Kenya Supreme Court Began Saturday Night Because Chief Justice is a Sabbath-keeper
By Tysan, August 29, 2017: As the Supreme Court took up the petition charging that Kenya’s August 8 presidential election was rigged, the pre-trial scheduling conference started at 7 pm on Saturday night (August 26), after sundown in Nairobi. Chief Justice David Maraga is an Adventist and when he took office last year, he vowed that he would never work on Sabbath.
On Sabbath morning, Pastor Davidson Razafiarivony, director of the MDiv program in the seminary at the Adventist University of Africa in Hairobi, during services at the University Church pointed out that the Chief Justice was taking the Sabbath off as was Ezra Chiloba, the chief executive officer of the agency that runs elections in Kenya. The pastor praised Adventist Today for its coverage of this story and mentioned that he is a regular reader.
The National Super Alliance (NASA) filed a petition on Friday, August 18, asking that the vote re-electing President Uhuru Kenyatta be set aside because the password of Chris Msando was used to rig the outcome of the voting. Msando was the IT manager for the Independent Boundary and Elections Commission (IBEC), the agency that runs elections in the country and he was murdered shortly before the election.
Two candidates for president who received only a relatively small portion of the votes has petitioned to join the case. Michael W. Maura who came in last among the eight candidates for president indicated through his lawyer that he intended to support the re-election of President Kenyatta. Ekuru Aukot, the candidate of the Thirdway Alliance, said he wants to join the petition to set aside the election results because his audit found that the polls were rigged in favor of President Kenyatta.
Rulings on pre-trial motions from both sides were moved to Sunday evening (August 27) because of the number and complexity of the issues raised. Nonetheless, NASA clinched a major victory when the seven-judge panel permitted some new evidence to be introduced that had not been filed at the time of the deadline for the petition on August 18.
In all, the attorneys representing NASA were given access to 20 specific items that will allow them to fully examine the computer systems that handled the election and vote count: the number of servers, the firewall software, the operating systems, the policy governing passwords, the password matrix, the types of users and their levels of access, the redundancy plan of the IBEC Election Technology System, certified copies of tests conducted on the system, GPS location of each election system kit used from August 5 through 11, a list of the kits procured but not used, a list of the technical partners involved with the election and the kind of access each had to the system, a copy of the agreement with the technical partners, log-in trail of users in the IEBC servers, log-in trail of users in the election systems, administrative access log from August 5 to the present, certified photocopies of the original forms (34A, 34B and 34C) from all 40,800 polling stations across the country and the scanned and transmitted copies of these forms. They were also granted access to the person who wrote the software for IBEC.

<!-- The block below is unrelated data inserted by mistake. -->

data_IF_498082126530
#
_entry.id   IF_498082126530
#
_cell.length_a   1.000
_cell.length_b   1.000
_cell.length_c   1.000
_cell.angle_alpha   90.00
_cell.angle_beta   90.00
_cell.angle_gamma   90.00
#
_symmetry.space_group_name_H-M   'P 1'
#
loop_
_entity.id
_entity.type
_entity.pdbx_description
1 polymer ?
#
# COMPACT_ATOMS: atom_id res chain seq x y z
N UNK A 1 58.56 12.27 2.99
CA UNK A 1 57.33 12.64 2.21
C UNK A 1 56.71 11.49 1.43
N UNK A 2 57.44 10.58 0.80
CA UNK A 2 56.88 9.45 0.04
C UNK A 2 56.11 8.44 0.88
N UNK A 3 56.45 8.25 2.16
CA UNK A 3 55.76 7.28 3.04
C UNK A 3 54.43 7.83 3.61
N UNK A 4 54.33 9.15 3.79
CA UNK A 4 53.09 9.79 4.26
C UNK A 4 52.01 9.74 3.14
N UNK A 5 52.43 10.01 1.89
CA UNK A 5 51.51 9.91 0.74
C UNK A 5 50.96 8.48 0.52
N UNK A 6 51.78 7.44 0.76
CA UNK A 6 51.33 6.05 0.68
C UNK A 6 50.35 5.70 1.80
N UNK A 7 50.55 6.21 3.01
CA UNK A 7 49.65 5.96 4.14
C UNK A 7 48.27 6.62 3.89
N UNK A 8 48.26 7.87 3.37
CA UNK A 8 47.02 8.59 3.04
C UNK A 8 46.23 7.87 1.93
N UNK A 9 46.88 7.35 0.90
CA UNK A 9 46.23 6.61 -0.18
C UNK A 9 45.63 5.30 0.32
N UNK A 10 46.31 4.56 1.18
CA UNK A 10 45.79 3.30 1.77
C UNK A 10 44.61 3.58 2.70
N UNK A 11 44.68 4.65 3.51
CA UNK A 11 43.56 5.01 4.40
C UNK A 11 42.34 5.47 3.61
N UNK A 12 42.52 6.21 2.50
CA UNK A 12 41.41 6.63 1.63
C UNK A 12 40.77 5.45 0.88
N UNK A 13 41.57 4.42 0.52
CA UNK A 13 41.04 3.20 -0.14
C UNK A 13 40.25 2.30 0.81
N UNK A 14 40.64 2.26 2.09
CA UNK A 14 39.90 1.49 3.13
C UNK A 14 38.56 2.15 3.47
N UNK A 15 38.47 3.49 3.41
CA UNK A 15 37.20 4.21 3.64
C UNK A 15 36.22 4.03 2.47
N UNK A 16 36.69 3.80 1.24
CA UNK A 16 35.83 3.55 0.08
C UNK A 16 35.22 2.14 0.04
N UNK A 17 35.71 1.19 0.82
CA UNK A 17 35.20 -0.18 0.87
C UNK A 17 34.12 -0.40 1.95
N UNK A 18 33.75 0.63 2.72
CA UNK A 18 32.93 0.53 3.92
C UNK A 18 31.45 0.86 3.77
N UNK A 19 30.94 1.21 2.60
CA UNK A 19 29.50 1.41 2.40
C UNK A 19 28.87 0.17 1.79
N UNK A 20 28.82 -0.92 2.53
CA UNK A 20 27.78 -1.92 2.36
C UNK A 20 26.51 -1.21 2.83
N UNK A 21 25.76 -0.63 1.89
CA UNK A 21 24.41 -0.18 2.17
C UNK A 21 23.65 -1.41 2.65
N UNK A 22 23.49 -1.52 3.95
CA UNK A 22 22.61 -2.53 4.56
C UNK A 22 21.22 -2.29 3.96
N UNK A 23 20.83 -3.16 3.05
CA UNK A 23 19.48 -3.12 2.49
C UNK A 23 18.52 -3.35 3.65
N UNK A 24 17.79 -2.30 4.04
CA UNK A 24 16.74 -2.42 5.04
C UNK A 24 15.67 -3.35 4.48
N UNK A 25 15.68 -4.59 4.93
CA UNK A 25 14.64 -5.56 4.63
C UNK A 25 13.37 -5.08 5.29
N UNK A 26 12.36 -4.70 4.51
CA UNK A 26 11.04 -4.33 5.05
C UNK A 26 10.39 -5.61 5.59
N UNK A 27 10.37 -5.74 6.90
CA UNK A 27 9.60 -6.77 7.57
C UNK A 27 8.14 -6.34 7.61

Many people in Kenya were talking about the performance of attorney Paul Muite, advocate on behalf of IBEC. Some believed that his performance was exceptional during the first hearing on Saturday night, while others claim he lied to the court.
There was also drama on the grounds of the Supreme Court building on Sunday afternoon. NASA leaders Gladys Wanga and Simba Arati led a number of NASA activists in prayer, but were soon chased away by the police. The roads around the Supreme Court building have been closed to prevent any distractions or disorder.
Wafula Chebukati, chairman of IBEC, has stated, “The commission and I do not have a stake in the outcome of the elections at all. Throughout the election cycle, we were neutral referees. Our resolute mandate was to provide the electoral infrastructure for the people to Kenya to exercise their sovereign will to elect leaders of their choice.” International observers have stated that the election was, by and large, run fairly and openly.
According to the law, the decision on the petition must be delivered by Friday (September 1). This means that the judges and the attorneys and support staff for NASA are racing against time to deal with the massive amount of information involved.
As people across Kenya wait for the proceedings to be completed, tensions are rising on all sides. The room too small to accommodate everyone who like to observe the proceedings, and it is humid, hot and hostile. The court has ordered all parties involved in the litigation, the politicians and the media to cease and desist from discussing the petition in public.
There is also growing fear that violence may break out as it did in some prior elections. A number of Adventist churches have announced special prayer meetings, petitioning God to intervene and maintain peace in the country.
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